Astronomers around the world were caught completely off-guard when an asteroid about 300 feet across barely missed Earth on July 25. That is double the size of an asteroid that leveled 800 square miles in Siberia a century ago.
This asteroid was not even discovered until the day before it whirled past earth at 900 mph. It was just over 40,000 miles away. Some reports described it as a “city-killer.” One university professor described it as “impressively close … a pretty big deal.”
40,000 miles is anything but a safe distance. Astronomers and those who track asteroids will tell you that we could have sustained a direct hit.
If that had happened, then an area of 2,000-plus square miles could have been obliterated in an instant, along with everyone in it. That is the size of Delaware.
Depending upon the size of the asteroid, we could lose a city, a region, several nations or the entire planet.
In December, over the Pacific Ocean, another never-detected “small” asteroid exploded just 15 miles above Earth’s surface with 10 times the destructive force of the nuclear weapon detonated over Hiroshima during World War II.
And just this past weekend, on Aug. 10, an asteroid almost 2,000 feet across came within 5 million miles of Earth. This should have been close enough to make us think of the growing danger and our defenselessness.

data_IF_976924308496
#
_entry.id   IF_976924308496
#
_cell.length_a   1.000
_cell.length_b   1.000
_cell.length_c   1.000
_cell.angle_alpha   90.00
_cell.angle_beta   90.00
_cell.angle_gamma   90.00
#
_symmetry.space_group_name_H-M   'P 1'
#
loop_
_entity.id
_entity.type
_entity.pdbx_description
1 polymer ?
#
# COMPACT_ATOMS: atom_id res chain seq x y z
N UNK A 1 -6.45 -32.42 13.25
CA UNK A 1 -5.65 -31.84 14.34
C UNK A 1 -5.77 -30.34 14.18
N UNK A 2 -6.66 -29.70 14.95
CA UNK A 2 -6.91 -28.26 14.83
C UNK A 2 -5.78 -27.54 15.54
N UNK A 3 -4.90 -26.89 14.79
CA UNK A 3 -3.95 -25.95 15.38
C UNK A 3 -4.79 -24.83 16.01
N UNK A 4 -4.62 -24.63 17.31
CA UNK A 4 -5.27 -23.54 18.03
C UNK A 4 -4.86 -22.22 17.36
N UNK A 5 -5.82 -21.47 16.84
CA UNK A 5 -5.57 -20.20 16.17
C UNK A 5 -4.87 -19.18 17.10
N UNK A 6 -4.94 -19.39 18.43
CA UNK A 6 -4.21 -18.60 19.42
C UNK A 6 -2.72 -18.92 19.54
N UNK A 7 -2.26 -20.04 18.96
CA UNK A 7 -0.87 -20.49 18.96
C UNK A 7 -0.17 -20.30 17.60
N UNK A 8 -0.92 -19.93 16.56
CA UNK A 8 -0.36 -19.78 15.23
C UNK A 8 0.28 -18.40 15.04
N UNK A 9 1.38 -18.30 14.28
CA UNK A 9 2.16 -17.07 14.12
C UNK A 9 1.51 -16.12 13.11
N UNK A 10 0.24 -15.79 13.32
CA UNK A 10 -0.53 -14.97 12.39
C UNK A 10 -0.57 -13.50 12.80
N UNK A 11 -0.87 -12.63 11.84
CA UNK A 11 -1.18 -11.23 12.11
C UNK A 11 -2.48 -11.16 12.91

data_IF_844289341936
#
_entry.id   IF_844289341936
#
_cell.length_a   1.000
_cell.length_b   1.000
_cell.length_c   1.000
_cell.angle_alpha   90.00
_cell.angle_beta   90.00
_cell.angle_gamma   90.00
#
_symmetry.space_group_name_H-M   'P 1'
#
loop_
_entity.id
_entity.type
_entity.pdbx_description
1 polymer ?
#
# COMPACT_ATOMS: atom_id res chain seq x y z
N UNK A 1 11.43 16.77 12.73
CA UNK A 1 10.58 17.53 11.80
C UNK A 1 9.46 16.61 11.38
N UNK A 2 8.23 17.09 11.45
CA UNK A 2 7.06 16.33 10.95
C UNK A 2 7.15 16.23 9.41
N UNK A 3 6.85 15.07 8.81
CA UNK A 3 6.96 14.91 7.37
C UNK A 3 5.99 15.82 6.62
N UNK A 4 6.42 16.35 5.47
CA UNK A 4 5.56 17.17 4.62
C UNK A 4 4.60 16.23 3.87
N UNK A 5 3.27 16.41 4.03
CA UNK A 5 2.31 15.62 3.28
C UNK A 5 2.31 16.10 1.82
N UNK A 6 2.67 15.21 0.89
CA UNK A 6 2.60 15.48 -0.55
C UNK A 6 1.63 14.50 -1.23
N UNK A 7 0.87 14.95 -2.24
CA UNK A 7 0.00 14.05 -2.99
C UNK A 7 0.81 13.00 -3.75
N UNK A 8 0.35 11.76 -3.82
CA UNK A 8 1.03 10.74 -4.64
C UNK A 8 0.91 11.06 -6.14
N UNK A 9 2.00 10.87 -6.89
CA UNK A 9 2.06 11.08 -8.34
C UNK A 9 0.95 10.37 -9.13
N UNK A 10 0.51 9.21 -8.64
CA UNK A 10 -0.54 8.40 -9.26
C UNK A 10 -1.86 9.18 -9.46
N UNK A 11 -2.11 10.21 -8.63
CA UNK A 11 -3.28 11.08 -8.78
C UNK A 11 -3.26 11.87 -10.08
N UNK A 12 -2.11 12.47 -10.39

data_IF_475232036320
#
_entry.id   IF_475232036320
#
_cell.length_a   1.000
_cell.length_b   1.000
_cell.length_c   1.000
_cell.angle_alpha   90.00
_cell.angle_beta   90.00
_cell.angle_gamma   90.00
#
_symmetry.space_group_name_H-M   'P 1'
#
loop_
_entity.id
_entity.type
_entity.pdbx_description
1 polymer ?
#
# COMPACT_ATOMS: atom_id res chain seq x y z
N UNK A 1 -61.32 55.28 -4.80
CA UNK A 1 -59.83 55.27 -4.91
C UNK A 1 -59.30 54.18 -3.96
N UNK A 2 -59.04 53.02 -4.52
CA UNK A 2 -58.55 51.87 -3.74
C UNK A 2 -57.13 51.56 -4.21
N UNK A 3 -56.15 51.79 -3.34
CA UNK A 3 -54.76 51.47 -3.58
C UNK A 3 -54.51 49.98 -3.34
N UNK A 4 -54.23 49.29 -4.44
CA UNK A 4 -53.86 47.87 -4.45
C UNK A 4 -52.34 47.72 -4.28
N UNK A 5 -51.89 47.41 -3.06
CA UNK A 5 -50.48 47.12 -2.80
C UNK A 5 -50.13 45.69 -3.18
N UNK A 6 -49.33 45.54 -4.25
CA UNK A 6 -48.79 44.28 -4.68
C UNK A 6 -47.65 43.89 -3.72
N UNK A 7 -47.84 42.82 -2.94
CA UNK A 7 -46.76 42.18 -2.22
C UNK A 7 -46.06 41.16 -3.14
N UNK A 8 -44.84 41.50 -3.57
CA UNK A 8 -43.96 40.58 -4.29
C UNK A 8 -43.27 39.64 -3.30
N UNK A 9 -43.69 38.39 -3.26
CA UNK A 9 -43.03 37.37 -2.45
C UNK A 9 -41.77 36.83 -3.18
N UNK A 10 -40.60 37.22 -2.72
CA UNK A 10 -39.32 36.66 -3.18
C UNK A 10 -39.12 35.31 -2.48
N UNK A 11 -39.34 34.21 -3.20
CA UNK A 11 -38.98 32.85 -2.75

As of this writing, NASA’s Planetary Defense Coordination Office — “Defense” in name only, as it can do nothing to protect our planet at the moment — is tracking five more asteroids heading in the direction of Earth.
NASA and those tasked with tracking these asteroids continually miss detecting many under 500 feet across in size. In other words, they’re missing building- and skyscraper-sized boulders that, if they hit, could wipe out a city, a region or a small country and kill millions in the process.
Douglas MacKinnon wrote in an article in The Hill: “The U.S. should stop delaying and politicking, and get our own moon-launch and other space exploration programs on track, because such efforts could lead to solutions to the asteroid danger.
Anything less remains an abject failure and leaves all of humanity at risk.”